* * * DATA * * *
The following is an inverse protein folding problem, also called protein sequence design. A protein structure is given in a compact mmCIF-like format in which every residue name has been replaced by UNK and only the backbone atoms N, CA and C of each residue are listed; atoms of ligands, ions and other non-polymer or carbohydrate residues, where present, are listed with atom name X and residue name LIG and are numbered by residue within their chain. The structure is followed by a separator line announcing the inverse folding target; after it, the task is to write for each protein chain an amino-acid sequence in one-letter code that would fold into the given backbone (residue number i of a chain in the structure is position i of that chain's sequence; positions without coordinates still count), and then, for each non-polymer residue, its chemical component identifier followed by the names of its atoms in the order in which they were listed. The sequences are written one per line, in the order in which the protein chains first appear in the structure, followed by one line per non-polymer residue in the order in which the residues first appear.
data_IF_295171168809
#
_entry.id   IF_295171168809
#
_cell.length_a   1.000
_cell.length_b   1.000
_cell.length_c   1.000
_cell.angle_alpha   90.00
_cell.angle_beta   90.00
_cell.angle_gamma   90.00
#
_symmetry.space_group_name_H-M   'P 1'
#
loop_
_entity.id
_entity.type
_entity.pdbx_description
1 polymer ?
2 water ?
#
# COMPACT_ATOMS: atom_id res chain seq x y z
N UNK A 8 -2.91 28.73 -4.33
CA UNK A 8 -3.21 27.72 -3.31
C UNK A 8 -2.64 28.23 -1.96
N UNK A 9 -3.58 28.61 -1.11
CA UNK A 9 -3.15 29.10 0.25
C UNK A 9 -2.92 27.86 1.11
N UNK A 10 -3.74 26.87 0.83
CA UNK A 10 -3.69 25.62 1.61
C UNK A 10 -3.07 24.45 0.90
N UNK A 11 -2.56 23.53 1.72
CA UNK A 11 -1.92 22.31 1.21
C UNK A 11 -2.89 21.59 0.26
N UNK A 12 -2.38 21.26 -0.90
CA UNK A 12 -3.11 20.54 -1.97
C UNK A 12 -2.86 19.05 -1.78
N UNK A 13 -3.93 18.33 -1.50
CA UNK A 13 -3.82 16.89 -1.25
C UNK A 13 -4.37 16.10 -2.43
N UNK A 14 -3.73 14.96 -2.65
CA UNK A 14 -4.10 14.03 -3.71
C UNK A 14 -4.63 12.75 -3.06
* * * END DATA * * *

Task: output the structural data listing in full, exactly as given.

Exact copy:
The following is an inverse protein folding problem, also called protein sequence design. A protein structure is given in a compact mmCIF-like format in which every residue name has been replaced by UNK and only the backbone atoms N, CA and C of each residue are listed; atoms of ligands, ions and other non-polymer or carbohydrate residues, where present, are listed with atom name X and residue name LIG and are numbered by residue within their chain. The structure is followed by a separator line announcing the inverse folding target; after it, the task is to write for each protein chain an amino-acid sequence in one-letter code that would fold into the given backbone (residue number i of a chain in the structure is position i of that chain's sequence; positions without coordinates still count), and then, for each non-polymer residue, its chemical component identifier followed by the names of its atoms in the order in which they were listed. The sequences are written one per line, in the order in which the protein chains first appear in the structure, followed by one line per non-polymer residue in the order in which the residues first appear.
data_IF_295171168809
#
_entry.id   IF_295171168809
#
_cell.length_a   1.000
_cell.length_b   1.000
_cell.length_c   1.000
_cell.angle_alpha   90.00
_cell.angle_beta   90.00
_cell.angle_gamma   90.00
#
_symmetry.space_group_name_H-M   'P 1'
#
loop_
_entity.id
_entity.type
_entity.pdbx_description
1 polymer ?
2 water ?
#
# COMPACT_ATOMS: atom_id res chain seq x y z
N UNK A 8 -2.91 28.73 -4.33
CA UNK A 8 -3.21 27.72 -3.31
C UNK A 8 -2.64 28.23 -1.96
N UNK A 9 -3.58 28.61 -1.11
CA UNK A 9 -3.15 29.10 0.25
C UNK A 9 -2.92 27.86 1.11
N UNK A 10 -3.74 26.87 0.83
CA UNK A 10 -3.69 25.62 1.61
C UNK A 10 -3.07 24.45 0.90
N UNK A 11 -2.56 23.53 1.72
CA UNK A 11 -1.92 22.31 1.21
C UNK A 11 -2.89 21.59 0.26
N UNK A 12 -2.38 21.26 -0.90
CA UNK A 12 -3.11 20.54 -1.97
C UNK A 12 -2.86 19.05 -1.78
N UNK A 13 -3.93 18.33 -1.50
CA UNK A 13 -3.82 16.89 -1.25
C UNK A 13 -4.37 16.10 -2.43
N UNK A 14 -3.73 14.96 -2.65
CA UNK A 14 -4.10 14.03 -3.71
C UNK A 14 -4.63 12.75 -3.06